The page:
The reason people have been able to do these things for many years without a care in the world is simple; they believed that their party would always be in power and that no one would ever come close enough to see the rot and do something about it.
Too many easy victories for too many years
Corruption is not exclusive to the ANC, of course, but because this party has enjoyed too many easy victories for too many years - added to the fact that many politically connected criminals have been allowed to blatantly break our laws and get away with it - people in powerful public office have become too blasé, believing that they would remain untouchable forever.
For them, the principle of ‘equality before the law’ simply forms part of theory taught to law students and has no relevance to real life, even in the democracy we claim to be.
Revelations of grand corruption in the Nelson Mandela metro, contained in a recent book by Crispian Olver; more revelations about how hundreds of millions of rands were squandered through what appears to have been connivance with corrupt entities by a bunch of public officials who claimed to have been “surprised and caught unprepared” by the death of former president Nelson Mandela, using this an excuse to redirect funds budgeted for public infrastructure into “funeral services” that cannot be accounted for; and more revelations of bogus tenders in Gauteng and Tshwane over the years that directed massive public funds into bank accounts held by politically connected individuals and businesses – all of this indicates what happens when the same bunch of people remain in public office for too long with little scrutiny from outside.
Furthermore, it doesn’t make sense that the notorious Dudu Myeni gets given another position in government – especially one that will give her possible influence over South African Airways - after everything that has been revealed about her in recent years.
This is just one example of leadership through the middle finger.
It shouldn’t all be about the ANC
No one can claim not to have noticed that the main campaign themes by the people currently running for ANC leadership are inward-looking, all about what they will do to strengthen the party.
We know that the election is about party leadership, of course, but given the extraordinary rough patch that the ANC has thrown us into under the Zuma leadership, these party leadership contenders also owe us, South Africans outside the ANC, a clearer promise about what they will do to reverse the mess we’re in.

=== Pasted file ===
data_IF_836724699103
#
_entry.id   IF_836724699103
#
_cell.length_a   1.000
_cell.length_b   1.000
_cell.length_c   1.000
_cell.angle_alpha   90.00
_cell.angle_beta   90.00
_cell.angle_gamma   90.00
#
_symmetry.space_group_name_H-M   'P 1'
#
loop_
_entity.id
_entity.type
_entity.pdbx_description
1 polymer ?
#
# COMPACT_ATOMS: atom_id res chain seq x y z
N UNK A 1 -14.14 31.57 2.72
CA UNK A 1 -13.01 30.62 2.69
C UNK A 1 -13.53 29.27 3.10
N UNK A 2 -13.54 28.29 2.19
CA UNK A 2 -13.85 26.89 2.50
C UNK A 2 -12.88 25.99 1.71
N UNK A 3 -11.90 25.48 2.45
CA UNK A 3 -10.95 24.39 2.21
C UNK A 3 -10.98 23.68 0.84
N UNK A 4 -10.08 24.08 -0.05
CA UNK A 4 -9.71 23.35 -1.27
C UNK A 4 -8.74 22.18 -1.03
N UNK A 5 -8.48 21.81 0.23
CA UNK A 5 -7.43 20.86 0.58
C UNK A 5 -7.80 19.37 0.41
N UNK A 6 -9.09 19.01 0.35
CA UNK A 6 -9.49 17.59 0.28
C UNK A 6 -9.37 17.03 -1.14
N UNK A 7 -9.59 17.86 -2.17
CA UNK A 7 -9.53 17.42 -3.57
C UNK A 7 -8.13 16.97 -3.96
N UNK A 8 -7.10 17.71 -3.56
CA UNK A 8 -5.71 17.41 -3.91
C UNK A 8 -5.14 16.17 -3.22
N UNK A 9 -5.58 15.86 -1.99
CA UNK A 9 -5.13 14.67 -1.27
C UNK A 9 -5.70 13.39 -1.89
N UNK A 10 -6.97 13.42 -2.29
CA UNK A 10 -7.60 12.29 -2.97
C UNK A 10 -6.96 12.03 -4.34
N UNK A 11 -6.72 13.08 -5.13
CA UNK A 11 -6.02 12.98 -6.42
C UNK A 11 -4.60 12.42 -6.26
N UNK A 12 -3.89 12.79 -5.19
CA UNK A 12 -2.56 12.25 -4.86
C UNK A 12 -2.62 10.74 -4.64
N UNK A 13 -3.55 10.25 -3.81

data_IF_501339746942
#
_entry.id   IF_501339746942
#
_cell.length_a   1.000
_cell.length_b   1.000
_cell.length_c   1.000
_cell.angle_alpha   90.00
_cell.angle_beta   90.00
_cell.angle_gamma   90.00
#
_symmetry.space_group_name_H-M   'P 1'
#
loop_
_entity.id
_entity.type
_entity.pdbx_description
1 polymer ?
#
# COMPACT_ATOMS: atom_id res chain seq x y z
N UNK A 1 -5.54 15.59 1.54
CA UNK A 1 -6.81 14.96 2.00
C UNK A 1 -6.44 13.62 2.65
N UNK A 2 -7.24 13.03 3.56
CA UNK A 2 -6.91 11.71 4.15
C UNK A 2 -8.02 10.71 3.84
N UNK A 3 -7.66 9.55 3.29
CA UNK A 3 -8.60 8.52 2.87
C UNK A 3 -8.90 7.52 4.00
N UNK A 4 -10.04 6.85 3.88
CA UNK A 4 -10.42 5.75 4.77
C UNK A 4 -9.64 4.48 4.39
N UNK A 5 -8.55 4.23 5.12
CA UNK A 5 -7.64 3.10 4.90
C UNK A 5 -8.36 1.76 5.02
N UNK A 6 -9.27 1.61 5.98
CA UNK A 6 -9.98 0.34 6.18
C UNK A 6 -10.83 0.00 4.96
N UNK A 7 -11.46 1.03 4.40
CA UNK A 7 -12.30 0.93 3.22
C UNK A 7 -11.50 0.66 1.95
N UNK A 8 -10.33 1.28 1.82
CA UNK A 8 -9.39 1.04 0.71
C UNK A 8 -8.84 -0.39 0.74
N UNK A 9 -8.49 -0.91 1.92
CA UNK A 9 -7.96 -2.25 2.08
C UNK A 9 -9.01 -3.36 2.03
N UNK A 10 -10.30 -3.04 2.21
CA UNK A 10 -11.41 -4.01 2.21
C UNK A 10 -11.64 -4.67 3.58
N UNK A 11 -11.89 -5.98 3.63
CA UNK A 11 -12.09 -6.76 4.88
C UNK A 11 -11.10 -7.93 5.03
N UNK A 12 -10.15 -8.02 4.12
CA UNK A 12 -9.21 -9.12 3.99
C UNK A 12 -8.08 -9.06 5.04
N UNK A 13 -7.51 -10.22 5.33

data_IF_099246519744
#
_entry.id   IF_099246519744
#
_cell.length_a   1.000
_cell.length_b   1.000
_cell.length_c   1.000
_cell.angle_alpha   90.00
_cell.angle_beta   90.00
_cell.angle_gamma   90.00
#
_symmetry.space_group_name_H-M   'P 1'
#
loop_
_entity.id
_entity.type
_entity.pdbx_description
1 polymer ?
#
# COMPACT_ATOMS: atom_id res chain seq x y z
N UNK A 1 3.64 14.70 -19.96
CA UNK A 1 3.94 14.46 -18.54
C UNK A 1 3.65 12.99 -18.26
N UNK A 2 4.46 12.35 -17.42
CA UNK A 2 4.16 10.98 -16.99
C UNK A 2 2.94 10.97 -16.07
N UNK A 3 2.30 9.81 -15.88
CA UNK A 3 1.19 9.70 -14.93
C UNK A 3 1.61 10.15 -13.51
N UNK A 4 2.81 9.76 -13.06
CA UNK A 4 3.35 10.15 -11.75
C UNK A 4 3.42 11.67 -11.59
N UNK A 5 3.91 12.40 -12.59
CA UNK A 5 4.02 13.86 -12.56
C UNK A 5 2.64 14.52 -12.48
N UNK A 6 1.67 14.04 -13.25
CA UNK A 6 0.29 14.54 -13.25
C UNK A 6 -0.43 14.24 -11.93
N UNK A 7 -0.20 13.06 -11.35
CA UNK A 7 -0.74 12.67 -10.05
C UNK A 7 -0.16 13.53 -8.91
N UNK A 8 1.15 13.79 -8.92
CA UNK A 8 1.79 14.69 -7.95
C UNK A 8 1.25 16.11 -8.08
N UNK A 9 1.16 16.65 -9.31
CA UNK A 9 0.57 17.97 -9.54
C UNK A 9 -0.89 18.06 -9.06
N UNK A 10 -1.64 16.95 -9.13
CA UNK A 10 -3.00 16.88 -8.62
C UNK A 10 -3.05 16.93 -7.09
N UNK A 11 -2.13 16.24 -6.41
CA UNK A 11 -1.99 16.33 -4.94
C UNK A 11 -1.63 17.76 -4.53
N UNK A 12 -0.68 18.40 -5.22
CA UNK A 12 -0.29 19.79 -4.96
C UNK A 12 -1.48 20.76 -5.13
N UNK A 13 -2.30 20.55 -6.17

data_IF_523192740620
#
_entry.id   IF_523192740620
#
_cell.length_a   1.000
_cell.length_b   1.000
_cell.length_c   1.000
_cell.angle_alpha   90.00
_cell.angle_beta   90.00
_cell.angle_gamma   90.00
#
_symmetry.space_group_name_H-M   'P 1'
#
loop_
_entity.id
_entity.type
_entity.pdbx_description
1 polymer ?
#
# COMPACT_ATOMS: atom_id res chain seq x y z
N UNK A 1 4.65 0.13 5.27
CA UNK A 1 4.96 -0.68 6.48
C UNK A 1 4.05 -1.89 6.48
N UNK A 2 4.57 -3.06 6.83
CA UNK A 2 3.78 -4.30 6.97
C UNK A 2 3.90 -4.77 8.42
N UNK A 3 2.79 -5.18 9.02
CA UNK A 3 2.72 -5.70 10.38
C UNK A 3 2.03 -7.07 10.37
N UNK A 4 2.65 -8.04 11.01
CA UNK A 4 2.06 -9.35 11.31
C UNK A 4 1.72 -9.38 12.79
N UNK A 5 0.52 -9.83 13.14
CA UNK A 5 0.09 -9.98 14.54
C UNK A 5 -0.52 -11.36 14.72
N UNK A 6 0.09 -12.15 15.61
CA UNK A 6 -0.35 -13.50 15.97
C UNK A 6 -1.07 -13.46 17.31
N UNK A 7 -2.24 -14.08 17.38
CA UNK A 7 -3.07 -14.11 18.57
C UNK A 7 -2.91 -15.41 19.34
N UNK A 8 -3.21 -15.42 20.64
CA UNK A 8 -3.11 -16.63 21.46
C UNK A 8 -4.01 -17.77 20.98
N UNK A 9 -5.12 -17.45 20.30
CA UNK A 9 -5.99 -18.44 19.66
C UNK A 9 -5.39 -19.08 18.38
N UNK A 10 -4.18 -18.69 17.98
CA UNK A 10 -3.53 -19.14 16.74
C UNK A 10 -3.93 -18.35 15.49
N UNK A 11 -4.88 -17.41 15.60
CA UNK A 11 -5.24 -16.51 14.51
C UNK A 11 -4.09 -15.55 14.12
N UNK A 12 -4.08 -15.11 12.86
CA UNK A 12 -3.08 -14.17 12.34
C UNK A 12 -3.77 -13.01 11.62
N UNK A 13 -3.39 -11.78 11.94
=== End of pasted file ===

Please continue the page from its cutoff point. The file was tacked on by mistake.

Will they initiate a transparent, radical removal of the cancer that has spread in their party and affected our country? Will they lead a reputationally recovered ANC to the 2019 elections or, like their Zanu-PF buddies, simply shed an old skin and rely on gullible voters and analysts to believe a possible lie that they would have been cleansed?
Despite its fast dwindling reputational fortunes, when the ANC sneezes South Africa still catches a cold, but this state of affairs has long ceased to be good for our country. Considering everything we now know, we would be suicidal to continue putting all our eggs in the ANC’s porous basket.
Let it elect its new leaders alright, but let us also start imagining a new future, a new beginning for our country that will not lie in the hands of a powerful ANC alone.
South Africa is in dire need of a new set of leaders who are not angry offshoots of the ANC, but passionate South Africans of all races, religions, sexual orientation and ethnicities, who believe in what we can still be if we recalibrate and return to the principles neatly enshrined in our founding documents.We cannot reasonably hope to create that seemingly illusive inclusive economy by relying on the same methods and people who have failed us, robbed us, laughed at us, and told us repeatedly that we should be patient while they ate and got fat at our expense.
- Solly Moeng is brand reputation management adviser and CEO of strategic corporate communications consultancy DonValley Reputation Managers. Views expressed are his own.